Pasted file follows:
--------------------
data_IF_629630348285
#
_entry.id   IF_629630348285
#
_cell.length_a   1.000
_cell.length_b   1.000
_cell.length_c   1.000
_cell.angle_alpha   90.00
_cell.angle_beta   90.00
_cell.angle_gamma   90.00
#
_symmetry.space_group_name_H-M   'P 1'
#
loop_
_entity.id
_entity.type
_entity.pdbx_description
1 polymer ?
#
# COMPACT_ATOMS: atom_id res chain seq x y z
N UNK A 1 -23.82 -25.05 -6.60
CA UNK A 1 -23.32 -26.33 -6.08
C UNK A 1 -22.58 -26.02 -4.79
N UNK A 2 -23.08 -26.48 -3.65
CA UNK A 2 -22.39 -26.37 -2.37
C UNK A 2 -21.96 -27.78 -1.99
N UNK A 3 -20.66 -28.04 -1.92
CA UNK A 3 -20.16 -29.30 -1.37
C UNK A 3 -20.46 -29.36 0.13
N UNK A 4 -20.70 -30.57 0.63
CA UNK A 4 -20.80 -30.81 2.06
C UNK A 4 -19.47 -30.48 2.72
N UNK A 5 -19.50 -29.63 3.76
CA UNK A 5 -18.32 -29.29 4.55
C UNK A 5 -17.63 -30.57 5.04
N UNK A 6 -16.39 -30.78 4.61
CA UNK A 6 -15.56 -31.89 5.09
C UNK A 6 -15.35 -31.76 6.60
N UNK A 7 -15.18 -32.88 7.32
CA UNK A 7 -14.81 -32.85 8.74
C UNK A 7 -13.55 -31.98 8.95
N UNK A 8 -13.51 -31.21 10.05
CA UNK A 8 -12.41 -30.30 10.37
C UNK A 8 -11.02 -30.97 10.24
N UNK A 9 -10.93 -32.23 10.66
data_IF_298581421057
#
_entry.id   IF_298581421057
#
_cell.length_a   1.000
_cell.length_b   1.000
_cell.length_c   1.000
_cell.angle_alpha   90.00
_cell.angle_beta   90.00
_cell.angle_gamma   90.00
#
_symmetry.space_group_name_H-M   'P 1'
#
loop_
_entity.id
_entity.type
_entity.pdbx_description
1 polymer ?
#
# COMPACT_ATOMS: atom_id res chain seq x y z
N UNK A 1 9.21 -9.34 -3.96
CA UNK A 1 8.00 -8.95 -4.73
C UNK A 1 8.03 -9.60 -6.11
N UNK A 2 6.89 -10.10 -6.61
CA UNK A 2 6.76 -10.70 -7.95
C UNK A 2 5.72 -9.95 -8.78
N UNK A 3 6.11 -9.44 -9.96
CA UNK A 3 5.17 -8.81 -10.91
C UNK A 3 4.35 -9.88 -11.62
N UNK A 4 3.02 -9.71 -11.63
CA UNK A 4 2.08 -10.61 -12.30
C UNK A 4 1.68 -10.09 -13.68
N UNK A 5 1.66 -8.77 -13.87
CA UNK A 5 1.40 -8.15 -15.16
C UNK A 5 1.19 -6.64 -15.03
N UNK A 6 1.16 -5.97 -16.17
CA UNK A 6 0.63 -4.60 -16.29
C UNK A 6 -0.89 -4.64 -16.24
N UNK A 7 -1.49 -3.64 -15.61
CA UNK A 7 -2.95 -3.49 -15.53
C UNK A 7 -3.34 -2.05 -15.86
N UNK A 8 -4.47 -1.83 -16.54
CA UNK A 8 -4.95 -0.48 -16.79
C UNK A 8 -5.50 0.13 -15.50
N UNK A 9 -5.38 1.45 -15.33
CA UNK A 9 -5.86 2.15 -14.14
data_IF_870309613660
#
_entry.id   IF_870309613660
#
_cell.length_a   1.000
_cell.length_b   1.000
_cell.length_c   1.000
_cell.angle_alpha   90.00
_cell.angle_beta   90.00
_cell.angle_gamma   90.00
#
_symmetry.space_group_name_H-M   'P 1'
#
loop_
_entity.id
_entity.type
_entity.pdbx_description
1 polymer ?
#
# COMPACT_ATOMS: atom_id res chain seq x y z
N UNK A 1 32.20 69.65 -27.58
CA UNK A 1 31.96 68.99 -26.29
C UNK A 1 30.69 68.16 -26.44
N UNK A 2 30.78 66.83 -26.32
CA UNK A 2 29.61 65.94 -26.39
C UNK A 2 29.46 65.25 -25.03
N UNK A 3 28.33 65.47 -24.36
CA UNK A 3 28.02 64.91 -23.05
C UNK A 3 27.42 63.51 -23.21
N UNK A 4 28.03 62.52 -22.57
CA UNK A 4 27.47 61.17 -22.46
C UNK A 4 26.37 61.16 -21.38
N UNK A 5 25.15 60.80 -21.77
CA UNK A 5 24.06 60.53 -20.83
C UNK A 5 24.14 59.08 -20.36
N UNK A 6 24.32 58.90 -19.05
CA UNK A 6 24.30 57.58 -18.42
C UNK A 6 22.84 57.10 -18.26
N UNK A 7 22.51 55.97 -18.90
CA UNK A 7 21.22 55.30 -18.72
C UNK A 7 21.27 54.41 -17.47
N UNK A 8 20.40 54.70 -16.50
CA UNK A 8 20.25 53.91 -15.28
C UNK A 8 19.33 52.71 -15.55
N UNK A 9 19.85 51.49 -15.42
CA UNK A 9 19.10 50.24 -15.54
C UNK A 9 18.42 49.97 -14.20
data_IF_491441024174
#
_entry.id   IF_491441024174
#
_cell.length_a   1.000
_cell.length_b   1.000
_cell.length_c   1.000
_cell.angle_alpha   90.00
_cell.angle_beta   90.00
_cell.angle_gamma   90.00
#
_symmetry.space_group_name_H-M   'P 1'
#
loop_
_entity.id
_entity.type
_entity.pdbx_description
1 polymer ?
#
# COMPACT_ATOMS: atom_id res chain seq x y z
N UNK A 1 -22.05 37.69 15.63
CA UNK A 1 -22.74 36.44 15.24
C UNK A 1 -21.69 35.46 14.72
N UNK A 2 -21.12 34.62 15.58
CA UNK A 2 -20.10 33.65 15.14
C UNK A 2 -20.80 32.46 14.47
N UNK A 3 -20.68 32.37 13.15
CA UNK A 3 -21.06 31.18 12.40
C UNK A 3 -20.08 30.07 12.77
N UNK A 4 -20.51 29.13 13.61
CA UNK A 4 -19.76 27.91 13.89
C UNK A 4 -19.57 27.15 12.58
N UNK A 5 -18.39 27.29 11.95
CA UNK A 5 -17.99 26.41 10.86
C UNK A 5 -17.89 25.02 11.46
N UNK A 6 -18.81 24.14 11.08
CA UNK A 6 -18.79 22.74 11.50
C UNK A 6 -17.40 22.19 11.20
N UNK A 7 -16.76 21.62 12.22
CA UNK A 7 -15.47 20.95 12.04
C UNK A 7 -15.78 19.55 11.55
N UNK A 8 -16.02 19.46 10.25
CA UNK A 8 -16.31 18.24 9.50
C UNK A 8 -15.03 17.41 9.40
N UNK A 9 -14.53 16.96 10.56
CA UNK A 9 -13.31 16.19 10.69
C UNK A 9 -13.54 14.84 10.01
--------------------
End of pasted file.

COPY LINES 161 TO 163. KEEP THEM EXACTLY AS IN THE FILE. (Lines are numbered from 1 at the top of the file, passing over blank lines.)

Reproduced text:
C UNK A 1 -21.69 35.46 14.72
N UNK A 2 -21.12 34.62 15.58
CA UNK A 2 -20.10 33.65 15.14